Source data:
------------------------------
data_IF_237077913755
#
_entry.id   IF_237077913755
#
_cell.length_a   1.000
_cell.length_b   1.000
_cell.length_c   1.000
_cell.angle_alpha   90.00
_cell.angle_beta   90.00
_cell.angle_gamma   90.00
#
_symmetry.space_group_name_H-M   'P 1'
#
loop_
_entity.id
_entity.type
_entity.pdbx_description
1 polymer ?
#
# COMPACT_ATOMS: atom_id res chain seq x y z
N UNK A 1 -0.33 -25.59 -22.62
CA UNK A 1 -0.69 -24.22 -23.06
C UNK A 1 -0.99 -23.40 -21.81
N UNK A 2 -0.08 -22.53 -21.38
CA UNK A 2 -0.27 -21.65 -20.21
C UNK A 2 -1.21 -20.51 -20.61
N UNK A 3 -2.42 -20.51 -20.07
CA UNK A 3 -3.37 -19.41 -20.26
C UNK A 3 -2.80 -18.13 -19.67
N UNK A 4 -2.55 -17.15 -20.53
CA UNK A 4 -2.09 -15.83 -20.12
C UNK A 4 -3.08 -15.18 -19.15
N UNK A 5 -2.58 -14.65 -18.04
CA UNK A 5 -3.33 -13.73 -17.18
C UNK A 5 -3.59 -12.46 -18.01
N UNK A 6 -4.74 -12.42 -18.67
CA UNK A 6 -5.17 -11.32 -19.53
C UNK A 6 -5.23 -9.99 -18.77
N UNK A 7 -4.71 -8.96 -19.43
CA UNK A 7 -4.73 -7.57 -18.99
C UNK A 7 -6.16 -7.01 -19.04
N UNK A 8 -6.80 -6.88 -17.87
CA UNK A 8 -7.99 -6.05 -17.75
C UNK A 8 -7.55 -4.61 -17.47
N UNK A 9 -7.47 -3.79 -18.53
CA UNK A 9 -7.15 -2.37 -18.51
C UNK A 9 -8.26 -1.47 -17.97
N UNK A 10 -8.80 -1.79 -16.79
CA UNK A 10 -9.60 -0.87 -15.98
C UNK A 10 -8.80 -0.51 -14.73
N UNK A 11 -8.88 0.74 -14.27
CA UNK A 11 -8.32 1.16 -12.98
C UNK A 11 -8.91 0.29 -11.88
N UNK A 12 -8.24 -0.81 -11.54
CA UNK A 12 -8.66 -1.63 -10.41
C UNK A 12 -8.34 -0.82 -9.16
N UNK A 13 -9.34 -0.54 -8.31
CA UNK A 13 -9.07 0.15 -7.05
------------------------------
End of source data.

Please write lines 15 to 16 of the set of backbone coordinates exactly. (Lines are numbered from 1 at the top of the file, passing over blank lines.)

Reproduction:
_entity.id
_entity.type